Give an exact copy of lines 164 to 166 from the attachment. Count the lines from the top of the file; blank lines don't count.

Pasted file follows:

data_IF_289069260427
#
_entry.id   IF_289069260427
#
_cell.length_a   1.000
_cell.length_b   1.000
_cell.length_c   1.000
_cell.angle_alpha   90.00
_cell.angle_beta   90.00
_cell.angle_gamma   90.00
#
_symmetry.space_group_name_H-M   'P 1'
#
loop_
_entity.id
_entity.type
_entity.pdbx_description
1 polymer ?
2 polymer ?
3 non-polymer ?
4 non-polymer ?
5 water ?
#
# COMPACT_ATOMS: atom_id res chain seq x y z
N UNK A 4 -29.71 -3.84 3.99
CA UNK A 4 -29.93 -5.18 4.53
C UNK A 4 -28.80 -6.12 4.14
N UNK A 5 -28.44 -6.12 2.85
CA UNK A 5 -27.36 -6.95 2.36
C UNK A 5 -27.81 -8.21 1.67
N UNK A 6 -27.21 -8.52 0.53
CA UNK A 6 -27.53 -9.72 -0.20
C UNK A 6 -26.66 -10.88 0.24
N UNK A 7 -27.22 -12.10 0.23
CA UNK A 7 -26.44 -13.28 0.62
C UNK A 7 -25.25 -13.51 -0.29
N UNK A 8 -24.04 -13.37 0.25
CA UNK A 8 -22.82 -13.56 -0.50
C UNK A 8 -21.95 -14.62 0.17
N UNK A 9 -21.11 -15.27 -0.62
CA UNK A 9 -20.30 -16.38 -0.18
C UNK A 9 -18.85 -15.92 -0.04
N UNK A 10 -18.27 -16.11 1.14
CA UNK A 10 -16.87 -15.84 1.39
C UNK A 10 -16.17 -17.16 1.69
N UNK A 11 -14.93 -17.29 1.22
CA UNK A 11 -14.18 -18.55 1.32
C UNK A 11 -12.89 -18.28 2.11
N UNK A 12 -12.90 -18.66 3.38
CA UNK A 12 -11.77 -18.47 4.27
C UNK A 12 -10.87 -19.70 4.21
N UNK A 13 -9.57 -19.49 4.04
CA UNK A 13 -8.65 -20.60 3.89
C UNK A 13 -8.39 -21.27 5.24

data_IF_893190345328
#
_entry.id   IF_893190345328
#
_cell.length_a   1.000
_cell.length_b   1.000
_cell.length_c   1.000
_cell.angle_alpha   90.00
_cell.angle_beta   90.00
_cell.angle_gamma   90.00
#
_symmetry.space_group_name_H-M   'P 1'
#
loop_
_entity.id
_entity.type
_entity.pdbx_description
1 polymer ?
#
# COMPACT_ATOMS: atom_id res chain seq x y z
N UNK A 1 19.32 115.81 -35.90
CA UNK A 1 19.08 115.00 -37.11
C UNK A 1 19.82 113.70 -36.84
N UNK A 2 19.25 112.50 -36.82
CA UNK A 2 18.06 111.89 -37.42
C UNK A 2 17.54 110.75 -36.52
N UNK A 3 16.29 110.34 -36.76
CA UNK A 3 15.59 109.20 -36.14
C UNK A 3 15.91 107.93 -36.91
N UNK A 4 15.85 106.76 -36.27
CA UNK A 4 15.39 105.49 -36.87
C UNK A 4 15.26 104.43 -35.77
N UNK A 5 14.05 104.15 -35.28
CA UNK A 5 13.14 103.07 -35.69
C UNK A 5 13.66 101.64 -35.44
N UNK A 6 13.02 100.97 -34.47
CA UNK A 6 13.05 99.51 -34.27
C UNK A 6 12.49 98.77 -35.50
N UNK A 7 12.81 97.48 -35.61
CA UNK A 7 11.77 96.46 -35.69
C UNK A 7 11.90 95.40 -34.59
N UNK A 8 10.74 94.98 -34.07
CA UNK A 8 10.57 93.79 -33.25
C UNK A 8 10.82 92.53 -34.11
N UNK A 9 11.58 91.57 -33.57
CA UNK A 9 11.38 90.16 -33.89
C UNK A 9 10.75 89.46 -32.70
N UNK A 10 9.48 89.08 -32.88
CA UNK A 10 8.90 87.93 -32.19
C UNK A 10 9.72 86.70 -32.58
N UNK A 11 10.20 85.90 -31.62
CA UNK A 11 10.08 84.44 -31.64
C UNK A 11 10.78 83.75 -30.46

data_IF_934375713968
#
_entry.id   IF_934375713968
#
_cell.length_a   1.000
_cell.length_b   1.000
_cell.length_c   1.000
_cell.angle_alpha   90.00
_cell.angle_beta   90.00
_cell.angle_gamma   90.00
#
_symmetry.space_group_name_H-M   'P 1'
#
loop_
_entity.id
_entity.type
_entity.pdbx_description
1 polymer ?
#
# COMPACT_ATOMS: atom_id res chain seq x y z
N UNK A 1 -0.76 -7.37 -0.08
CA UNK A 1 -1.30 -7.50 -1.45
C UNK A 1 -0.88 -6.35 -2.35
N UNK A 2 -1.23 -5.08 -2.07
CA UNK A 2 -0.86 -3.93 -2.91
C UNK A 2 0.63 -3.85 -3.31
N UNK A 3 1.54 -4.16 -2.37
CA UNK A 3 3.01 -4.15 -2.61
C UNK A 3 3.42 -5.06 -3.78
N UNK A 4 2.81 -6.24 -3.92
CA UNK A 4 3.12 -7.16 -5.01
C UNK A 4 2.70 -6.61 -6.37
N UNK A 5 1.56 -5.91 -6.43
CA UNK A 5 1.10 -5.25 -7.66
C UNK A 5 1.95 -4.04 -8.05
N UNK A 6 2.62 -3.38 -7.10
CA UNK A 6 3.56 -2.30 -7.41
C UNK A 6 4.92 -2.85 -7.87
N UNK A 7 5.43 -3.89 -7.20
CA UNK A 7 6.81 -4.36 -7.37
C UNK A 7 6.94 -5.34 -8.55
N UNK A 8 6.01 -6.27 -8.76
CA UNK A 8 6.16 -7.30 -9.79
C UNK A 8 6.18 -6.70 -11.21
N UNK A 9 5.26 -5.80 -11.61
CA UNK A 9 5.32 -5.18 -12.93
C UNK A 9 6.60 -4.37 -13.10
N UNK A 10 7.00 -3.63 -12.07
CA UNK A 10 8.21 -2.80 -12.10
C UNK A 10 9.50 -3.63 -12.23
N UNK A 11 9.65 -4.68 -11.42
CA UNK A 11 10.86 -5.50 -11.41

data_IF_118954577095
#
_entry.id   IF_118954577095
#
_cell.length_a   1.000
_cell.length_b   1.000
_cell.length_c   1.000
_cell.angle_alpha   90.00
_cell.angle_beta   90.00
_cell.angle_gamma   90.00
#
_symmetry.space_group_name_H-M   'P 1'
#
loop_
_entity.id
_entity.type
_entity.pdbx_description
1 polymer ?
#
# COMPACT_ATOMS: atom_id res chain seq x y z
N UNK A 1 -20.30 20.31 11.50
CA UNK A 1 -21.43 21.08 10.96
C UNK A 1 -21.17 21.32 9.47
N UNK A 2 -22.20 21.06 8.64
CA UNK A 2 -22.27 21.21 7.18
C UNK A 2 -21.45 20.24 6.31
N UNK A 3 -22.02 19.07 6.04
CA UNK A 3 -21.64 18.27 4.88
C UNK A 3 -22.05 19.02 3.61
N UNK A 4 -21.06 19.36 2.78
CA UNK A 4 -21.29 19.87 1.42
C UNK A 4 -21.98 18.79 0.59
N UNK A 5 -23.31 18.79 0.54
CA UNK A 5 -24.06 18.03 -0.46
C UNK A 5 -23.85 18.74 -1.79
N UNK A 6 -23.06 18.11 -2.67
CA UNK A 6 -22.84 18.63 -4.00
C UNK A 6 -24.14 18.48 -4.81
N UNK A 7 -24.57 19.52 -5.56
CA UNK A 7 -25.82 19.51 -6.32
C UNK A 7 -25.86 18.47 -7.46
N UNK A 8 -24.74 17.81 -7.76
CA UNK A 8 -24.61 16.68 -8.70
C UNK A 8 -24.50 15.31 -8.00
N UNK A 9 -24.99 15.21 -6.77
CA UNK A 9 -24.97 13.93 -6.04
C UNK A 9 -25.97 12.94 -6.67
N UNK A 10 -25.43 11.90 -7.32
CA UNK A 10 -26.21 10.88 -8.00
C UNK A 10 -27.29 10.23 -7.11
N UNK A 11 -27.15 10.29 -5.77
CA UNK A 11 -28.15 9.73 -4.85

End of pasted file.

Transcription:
_cell.length_a   1.000
_cell.length_b   1.000
_cell.length_c   1.000